While the legal status of E15 gasoline is in doubt, the Environmental Protection Agency is moving forward with plans for it to roll out before this summer's driving season.
That means that drivers will have to pay attention to the labels on their gas pumps, making sure that E15 is only used for cars built in 2001 or later. Older vehicles have not been approved for the higher ethanol blend, and should stick with the current E10.
75 percent of demand
More than 150 million vehicles built since 2001 are on U.S. roads, and that they represent three-quarters of the gasoline consumed. The EPA estimates that fraction will rise to 85 percent by 2014.
The new E15 gasoline blend has 15 percent ethanol, up from the current maximum of 10 percent that has been in effect since 1978.
It's unclear how individual service stations will handle the transition: Some may install new tanks for E15, while others could opt for blender pumps, which blend ethanol with gasoline to create either E10 or the new E15.
Labels coming soon
EPA administrator Lisa Jackson told Congress last week that the agency is moving ahead and hopes to finalize the proposed design of labels for pumps to alert drivers about the new fuel, and how it should be used.
Rules for those labels should be issued "in the next few months," she said. This spring, the agency will also officially register the new E15 fuel, a step that must be completed under the Clean Air Act to make the fuel legal to sell.
Raising the amount of ethanol in gasoline, in theory, accomplishes two goals. First, it adds no "new" carbon to the atmosphere, because the plants it's derived from have already absorbed carbon from the air. So the CO2 released when it's burned is simply being returned to the air, rather than increasing the total.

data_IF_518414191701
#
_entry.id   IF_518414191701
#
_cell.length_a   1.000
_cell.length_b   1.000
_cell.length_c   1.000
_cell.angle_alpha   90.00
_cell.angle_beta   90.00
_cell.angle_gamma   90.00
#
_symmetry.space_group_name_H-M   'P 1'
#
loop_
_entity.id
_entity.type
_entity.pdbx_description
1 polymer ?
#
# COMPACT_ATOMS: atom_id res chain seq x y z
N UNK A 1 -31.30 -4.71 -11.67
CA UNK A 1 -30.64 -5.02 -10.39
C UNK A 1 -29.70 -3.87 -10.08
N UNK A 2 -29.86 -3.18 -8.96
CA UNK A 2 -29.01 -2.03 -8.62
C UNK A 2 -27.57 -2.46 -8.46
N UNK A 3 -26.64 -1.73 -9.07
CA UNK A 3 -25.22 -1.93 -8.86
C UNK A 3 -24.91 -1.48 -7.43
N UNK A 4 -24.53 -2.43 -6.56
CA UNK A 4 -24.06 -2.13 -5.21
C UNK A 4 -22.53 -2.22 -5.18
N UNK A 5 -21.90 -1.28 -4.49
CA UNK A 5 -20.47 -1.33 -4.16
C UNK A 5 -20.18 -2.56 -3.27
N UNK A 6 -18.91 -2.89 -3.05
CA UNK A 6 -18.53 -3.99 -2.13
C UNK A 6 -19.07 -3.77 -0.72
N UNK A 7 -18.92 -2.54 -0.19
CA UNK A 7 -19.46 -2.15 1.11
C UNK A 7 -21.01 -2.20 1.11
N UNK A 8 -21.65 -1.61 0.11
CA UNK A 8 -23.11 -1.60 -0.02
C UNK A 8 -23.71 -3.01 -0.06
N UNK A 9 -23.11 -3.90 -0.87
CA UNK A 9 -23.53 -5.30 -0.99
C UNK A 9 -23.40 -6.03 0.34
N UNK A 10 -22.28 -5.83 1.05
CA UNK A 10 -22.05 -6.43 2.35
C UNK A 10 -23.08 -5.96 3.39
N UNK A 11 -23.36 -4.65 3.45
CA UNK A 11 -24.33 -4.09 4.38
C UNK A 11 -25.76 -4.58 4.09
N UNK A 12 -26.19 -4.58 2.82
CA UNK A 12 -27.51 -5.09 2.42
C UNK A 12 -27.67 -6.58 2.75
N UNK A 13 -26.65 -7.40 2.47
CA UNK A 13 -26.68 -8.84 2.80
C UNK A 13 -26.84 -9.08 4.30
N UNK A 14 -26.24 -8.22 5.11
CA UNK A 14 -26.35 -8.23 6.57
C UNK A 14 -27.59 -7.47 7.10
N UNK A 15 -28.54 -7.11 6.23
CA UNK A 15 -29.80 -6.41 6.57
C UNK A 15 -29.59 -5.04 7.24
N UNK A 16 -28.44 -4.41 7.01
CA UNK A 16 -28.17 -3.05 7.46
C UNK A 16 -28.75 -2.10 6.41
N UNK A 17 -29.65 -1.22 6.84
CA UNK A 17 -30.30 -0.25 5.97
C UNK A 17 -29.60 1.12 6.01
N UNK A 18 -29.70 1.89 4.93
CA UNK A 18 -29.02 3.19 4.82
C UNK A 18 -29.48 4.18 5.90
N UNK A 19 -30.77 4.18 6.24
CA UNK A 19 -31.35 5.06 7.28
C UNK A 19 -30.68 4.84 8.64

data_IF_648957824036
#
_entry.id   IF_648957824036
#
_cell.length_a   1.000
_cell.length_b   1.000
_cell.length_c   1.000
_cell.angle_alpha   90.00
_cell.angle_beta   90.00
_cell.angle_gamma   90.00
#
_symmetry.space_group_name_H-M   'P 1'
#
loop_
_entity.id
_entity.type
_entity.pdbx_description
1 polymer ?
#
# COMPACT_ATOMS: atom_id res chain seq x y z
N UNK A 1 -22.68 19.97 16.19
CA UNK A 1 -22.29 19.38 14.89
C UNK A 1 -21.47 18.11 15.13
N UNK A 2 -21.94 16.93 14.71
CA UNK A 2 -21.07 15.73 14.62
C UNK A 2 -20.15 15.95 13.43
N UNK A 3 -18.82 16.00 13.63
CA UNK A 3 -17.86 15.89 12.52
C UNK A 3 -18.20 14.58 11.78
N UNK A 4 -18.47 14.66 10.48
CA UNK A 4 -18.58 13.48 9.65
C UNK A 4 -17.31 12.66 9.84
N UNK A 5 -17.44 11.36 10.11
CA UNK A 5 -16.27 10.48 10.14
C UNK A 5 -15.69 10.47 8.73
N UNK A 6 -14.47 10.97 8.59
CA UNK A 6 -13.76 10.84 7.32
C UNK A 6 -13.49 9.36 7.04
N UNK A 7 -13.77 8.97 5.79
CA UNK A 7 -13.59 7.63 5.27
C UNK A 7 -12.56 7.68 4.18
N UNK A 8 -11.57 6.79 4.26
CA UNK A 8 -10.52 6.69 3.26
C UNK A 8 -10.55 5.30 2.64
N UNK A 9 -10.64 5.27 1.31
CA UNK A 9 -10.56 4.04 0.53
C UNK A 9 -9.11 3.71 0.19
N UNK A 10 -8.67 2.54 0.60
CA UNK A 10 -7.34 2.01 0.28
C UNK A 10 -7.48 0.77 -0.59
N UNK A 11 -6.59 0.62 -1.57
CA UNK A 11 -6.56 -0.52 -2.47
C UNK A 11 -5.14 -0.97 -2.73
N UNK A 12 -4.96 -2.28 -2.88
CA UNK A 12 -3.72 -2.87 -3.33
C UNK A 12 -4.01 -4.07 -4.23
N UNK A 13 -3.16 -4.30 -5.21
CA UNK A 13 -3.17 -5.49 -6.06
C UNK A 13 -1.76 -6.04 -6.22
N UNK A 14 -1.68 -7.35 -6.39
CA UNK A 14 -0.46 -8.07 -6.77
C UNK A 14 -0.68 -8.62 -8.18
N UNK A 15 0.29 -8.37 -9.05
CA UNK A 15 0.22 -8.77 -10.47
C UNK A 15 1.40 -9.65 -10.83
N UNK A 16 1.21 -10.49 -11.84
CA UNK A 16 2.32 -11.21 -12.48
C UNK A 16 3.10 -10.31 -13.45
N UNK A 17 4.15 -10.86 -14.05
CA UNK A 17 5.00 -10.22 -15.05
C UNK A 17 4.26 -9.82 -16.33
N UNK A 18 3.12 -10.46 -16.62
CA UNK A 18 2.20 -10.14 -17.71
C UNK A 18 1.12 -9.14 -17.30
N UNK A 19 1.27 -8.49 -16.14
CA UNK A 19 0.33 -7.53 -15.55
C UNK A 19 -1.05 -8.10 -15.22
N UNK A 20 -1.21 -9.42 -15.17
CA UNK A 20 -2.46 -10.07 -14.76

Second, because ethanol is refined in the United States, it displaces gasoline that has to be made from imported oil. That improves both energy security and the U.S. trade deficit.
Almost all ethanol used in U.S. gasoline, however, is made from corn--the least productive feedstock available. That has led to sharp criticism over its ability to displace food production from prime agricultural land, and questions about its total "wells to wheels" carbon balance.
Gasoline demand falling
But under current law, ethanol use must increase from last year's 11.1 billion gallons to 36 billion by 2022. That's the amount specified in the Energy Independence and Security Act passed by Congress in 2007. Industry observers have consistently questioned whether that volume of ethanol can even be produced, let alone whether it is good policy.
It's worth noting that the recession, gradually increasing fuel efficiency in new vehicles, and more ethanol in the fuel burned have collectively led to a decline in U.S. gasoline consumption. For the record, U.S. gasoline demand peaked in 2006 and has fallen since.